Rather than encourage divorce, however, why not create a society in which caregiving is honored and degendered? Which is why I am advocating for mandatory caregiving. Countries like Israel require everyone who turns 18 to serve three (men) and two (women) years in the military. It’s part of their civic duty.
What if we make caregiving a civic duty? What if we required every American, when he or she turns 18, to be trained in caregiving — for the young, the sick, the disabled and the elderly — and then spend two years actually caregiving, in a monitored situation? Like AmeriCorps, participants could get help in college and healthcare costs in addition to the gaining marketable skills. This could help those in lower socioeconomic groups who might not be able to afford college or a trade school. But it also would require all men to become caregivers. And if that happens, society — and men themselves — will actually see men as capable caregivers. It would also strip away the fear we have about men who have an interest in caring for other people’s children.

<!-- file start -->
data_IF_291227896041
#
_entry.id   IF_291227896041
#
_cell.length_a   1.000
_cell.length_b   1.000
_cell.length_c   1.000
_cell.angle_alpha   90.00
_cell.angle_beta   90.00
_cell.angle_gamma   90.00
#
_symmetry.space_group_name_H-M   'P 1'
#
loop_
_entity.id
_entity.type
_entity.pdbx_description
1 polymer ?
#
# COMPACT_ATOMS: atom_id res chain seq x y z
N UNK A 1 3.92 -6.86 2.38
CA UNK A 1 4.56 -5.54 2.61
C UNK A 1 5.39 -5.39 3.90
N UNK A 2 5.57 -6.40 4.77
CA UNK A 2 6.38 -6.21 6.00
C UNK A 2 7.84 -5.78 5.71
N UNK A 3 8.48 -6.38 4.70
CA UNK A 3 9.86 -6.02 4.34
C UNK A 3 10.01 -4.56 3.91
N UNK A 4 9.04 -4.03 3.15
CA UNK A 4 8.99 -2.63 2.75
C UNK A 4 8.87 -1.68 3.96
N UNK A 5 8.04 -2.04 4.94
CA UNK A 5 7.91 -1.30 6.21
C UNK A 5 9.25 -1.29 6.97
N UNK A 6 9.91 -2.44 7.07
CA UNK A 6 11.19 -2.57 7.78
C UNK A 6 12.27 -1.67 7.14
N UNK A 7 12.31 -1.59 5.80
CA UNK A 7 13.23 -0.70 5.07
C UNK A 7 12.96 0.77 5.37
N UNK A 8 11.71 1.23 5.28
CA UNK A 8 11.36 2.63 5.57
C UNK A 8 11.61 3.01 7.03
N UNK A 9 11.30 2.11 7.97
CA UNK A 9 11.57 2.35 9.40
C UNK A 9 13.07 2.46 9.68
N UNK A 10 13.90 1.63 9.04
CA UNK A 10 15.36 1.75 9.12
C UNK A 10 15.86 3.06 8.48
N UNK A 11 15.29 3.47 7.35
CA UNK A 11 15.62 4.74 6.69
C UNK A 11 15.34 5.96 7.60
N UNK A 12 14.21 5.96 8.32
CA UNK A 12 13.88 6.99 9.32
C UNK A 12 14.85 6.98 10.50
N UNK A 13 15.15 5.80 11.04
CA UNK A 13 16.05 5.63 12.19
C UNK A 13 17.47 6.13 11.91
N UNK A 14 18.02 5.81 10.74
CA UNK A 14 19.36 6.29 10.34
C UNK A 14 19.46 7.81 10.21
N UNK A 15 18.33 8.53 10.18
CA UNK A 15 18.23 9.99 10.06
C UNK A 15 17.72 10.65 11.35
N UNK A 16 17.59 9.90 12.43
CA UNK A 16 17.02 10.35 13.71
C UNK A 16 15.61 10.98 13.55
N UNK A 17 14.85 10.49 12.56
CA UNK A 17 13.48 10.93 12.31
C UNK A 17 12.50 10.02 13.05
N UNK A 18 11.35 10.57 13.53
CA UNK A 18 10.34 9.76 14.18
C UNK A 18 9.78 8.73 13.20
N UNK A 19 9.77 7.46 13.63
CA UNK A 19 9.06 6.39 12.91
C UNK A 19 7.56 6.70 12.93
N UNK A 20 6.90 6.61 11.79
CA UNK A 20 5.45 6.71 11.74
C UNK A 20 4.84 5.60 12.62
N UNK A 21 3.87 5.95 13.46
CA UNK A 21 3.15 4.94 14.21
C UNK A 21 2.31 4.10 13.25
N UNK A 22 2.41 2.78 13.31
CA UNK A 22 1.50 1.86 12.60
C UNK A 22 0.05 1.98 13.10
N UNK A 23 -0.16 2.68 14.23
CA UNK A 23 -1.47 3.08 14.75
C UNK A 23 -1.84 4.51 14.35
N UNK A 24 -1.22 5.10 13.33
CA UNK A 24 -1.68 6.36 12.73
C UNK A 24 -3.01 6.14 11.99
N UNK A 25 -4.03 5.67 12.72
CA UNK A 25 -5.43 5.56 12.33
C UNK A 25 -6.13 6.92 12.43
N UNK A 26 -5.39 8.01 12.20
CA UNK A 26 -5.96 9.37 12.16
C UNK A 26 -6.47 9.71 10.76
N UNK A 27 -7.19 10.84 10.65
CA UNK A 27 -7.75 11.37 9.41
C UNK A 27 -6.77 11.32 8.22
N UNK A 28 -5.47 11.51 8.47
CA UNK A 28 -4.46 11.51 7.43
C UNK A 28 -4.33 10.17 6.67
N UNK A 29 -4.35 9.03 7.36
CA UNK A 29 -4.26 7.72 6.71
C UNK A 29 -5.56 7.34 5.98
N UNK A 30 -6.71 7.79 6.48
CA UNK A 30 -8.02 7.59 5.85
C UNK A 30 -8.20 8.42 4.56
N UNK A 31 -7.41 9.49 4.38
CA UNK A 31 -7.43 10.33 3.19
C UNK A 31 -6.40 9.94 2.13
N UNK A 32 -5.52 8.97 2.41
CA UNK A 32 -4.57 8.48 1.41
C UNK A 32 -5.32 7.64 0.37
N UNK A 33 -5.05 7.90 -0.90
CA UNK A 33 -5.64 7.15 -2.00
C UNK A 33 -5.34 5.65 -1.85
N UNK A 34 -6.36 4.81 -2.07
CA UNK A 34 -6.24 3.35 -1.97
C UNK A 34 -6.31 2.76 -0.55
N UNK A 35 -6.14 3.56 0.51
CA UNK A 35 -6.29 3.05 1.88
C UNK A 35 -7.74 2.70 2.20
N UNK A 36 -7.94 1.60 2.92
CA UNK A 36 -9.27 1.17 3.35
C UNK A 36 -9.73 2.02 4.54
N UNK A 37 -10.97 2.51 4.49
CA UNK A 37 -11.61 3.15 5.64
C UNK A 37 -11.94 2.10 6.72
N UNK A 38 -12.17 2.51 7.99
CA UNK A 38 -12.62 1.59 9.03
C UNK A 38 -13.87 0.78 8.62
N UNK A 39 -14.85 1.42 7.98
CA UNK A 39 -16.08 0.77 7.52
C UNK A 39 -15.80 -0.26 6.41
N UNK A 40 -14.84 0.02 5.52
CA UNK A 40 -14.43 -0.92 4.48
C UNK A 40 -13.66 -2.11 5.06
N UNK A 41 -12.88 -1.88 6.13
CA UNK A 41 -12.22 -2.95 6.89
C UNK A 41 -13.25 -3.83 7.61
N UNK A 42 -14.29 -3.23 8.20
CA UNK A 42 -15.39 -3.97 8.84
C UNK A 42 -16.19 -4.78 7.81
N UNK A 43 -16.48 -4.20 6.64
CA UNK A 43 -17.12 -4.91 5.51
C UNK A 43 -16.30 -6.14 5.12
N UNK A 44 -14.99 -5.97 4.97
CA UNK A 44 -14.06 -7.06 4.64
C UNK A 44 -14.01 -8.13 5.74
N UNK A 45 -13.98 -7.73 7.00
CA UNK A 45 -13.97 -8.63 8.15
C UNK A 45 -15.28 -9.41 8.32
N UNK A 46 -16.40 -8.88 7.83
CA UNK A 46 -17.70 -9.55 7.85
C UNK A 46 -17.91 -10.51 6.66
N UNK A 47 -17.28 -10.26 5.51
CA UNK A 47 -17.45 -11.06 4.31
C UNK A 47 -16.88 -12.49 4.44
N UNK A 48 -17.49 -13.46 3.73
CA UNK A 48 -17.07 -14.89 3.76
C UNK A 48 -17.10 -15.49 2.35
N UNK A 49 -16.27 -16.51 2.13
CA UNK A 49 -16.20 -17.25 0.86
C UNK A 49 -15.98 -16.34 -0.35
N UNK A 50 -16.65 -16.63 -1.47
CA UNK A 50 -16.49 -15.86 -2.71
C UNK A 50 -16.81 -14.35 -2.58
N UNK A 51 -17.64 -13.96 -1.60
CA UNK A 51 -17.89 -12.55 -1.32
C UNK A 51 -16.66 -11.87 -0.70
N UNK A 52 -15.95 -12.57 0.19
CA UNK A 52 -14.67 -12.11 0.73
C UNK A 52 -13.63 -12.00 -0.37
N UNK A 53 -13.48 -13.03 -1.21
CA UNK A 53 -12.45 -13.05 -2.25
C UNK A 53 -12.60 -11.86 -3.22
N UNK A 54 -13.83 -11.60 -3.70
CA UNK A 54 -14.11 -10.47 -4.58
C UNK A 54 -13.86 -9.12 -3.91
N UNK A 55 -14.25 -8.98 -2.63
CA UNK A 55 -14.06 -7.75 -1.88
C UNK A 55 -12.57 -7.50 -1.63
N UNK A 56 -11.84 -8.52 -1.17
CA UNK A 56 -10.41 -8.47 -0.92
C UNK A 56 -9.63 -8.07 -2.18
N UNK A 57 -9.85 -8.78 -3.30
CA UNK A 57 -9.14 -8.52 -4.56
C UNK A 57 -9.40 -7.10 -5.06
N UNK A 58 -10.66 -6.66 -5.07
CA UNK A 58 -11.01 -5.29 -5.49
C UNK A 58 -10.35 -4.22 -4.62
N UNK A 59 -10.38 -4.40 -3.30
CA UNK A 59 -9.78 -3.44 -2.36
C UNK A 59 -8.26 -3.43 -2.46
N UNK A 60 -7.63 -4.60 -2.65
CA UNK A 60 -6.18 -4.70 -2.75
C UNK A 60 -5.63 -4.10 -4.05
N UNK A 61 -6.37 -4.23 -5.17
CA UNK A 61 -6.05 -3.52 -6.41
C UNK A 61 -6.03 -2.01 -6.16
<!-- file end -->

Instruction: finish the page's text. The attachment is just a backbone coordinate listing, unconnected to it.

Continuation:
I call this carenting — making childrearing and caregiving a communal responsibility.
Society may indeed see men as equal caregivers — one day. But societal change moves really slowly, and given the caregiving crisis we already have and that will grow once the majority of boomers hit retirement age — which is soon — I can’t think of a better way to move the issue along in an equitable way. Can you?